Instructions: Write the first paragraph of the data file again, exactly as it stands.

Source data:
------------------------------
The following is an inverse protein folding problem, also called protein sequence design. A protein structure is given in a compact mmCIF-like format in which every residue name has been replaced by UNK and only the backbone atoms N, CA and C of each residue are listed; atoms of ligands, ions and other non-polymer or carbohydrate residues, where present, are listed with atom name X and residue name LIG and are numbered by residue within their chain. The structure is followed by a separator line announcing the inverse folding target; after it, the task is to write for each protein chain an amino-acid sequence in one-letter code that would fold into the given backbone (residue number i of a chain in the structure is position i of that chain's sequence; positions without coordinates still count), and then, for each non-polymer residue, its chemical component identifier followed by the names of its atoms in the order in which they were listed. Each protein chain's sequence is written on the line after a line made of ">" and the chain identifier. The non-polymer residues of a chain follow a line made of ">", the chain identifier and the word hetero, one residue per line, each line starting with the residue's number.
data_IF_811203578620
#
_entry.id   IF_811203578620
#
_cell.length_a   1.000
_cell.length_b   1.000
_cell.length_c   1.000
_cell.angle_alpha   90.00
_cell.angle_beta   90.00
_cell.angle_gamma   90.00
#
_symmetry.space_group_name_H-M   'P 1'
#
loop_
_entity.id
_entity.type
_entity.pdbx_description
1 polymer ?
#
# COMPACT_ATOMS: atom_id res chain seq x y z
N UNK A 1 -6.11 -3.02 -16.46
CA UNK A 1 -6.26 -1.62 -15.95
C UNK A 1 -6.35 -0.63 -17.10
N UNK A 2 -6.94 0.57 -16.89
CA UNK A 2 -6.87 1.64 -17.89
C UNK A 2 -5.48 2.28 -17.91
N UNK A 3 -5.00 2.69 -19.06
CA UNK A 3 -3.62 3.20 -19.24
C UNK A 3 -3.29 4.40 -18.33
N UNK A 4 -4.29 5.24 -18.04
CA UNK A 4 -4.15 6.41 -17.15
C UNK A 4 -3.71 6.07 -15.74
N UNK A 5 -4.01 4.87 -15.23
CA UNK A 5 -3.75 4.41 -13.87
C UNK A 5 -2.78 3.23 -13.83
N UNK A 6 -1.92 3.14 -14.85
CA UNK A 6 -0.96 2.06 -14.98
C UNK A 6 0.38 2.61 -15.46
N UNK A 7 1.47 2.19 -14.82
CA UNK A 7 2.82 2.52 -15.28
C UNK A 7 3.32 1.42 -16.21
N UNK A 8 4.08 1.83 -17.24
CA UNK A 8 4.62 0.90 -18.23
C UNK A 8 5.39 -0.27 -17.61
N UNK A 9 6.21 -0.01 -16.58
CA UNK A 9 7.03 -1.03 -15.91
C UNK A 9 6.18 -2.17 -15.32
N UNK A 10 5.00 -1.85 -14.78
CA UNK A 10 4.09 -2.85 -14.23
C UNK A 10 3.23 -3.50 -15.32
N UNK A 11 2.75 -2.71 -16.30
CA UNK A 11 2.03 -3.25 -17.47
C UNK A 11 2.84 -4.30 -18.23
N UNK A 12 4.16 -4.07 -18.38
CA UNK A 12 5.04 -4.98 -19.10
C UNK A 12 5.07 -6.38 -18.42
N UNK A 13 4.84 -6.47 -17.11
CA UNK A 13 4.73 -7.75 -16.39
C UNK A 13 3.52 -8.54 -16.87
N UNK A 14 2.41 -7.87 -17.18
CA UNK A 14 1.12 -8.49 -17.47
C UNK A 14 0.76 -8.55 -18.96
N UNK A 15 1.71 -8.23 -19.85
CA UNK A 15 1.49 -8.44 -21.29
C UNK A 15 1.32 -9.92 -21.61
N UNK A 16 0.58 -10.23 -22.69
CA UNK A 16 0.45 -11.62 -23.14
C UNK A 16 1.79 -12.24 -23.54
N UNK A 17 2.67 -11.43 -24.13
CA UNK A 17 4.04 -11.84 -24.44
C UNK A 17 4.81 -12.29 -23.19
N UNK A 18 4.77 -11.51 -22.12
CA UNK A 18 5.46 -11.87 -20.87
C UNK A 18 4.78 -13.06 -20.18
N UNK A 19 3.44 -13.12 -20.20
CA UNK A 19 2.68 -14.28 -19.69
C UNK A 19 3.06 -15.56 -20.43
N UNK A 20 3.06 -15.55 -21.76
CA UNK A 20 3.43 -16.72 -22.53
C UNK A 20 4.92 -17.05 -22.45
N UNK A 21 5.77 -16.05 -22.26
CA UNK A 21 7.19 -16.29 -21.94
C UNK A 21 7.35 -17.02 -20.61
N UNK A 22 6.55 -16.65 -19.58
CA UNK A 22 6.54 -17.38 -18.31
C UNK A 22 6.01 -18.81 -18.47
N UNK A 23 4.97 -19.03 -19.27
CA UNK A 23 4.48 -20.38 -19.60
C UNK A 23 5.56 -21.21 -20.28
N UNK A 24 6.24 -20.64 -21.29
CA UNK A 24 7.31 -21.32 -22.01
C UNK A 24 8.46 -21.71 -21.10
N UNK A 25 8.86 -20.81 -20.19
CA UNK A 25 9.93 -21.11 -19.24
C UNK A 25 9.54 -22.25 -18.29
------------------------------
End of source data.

The following is an inverse protein folding problem, also called protein sequence design. A protein structure is given in a compact mmCIF-like format in which every residue name has been replaced by UNK and only the backbone atoms N, CA and C of each residue are listed; atoms of ligands, ions and other non-polymer or carbohydrate residues, where present, are listed with atom name X and residue name LIG and are numbered by residue within their chain. The structure is followed by a separator line announcing the inverse folding target; after it, the task is to write for each protein chain an amino-acid sequence in one-letter code that would fold into the given backbone (residue number i of a chain in the structure is position i of that chain's sequence; positions without coordinates still count), and then, for each non-polymer residue, its chemical component identifier followed by the names of its atoms in the order in which they were listed. Each protein chain's sequence is written on the line after a line made of ">" and the chain identifier. The non-polymer residues of a chain follow a line made of ">", the chain identifier and the word hetero, one residue per line, each line starting with the residue's number.